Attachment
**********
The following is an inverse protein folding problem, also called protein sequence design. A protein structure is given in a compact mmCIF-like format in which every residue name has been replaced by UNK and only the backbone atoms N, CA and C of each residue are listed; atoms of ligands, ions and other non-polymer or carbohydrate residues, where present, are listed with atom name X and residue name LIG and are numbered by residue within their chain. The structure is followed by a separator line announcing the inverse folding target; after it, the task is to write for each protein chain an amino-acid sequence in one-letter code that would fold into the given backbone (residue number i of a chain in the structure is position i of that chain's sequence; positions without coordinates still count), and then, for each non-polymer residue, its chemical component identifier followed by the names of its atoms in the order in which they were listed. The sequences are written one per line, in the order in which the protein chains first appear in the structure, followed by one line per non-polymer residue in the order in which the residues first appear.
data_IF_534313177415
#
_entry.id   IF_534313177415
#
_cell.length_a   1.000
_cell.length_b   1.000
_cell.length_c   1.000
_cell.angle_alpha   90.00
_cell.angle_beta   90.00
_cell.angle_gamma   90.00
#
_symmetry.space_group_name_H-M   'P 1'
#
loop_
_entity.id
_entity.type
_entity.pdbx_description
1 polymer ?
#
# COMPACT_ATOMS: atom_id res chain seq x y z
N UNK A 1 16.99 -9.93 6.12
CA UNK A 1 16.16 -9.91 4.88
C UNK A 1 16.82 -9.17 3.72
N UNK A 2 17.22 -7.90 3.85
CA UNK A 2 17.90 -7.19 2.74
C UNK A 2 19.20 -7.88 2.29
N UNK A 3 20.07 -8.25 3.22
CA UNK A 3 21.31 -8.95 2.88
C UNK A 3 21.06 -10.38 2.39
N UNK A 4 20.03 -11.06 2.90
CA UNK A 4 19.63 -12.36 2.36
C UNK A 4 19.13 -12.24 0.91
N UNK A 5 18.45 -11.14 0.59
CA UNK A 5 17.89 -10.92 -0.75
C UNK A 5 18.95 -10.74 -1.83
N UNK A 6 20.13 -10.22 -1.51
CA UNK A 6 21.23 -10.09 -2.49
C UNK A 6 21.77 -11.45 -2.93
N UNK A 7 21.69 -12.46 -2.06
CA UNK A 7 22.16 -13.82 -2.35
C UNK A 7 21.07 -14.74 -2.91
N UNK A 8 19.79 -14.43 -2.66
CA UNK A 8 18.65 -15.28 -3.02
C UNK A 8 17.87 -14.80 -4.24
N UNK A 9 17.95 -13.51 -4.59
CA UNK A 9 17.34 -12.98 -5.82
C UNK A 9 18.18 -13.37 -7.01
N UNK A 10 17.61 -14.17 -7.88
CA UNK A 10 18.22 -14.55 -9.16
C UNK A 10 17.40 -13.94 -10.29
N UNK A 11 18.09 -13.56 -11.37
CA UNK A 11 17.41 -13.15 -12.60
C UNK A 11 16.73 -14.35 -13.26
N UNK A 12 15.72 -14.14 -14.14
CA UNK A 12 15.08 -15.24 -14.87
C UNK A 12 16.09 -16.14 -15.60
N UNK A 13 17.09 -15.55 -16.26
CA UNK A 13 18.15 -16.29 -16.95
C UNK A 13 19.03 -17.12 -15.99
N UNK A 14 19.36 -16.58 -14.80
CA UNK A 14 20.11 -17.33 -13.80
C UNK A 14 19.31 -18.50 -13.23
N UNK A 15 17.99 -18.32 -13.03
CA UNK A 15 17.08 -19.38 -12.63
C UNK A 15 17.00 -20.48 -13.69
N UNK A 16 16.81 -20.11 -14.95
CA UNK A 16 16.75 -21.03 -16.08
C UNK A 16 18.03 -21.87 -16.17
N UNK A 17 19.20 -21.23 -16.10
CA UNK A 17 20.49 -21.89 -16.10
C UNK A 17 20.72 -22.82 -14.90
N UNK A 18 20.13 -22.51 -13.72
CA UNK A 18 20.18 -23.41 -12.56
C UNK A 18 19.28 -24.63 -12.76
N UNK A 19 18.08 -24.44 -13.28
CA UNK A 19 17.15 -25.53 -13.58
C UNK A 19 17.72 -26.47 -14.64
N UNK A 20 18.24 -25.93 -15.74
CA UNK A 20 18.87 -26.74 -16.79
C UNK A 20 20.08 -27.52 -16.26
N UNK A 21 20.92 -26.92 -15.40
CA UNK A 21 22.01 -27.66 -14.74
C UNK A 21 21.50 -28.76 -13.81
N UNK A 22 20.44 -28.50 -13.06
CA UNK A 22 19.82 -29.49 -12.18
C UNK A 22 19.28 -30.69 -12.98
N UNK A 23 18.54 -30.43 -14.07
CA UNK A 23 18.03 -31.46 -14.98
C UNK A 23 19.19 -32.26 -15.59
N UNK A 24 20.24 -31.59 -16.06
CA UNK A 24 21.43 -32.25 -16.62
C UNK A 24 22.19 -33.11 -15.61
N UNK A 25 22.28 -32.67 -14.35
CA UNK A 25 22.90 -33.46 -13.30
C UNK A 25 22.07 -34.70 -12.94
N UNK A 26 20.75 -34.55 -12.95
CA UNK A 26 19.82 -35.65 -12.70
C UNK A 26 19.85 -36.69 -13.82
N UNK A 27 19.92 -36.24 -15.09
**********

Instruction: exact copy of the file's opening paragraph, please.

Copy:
The following is an inverse protein folding problem, also called protein sequence design. A protein structure is given in a compact mmCIF-like format in which every residue name has been replaced by UNK and only the backbone atoms N, CA and C of each residue are listed; atoms of ligands, ions and other non-polymer or carbohydrate residues, where present, are listed with atom name X and residue name LIG and are numbered by residue within their chain. The structure is followed by a separator line announcing the inverse folding target; after it, the task is to write for each protein chain an amino-acid sequence in one-letter code that would fold into the given backbone (residue number i of a chain in the structure is position i of that chain's sequence; positions without coordinates still count), and then, for each non-polymer residue, its chemical component identifier followed by the names of its atoms in the order in which they were listed. The sequences are written one per line, in the order in which the protein chains first appear in the structure, followed by one line per non-polymer residue in the order in which the residues first appear.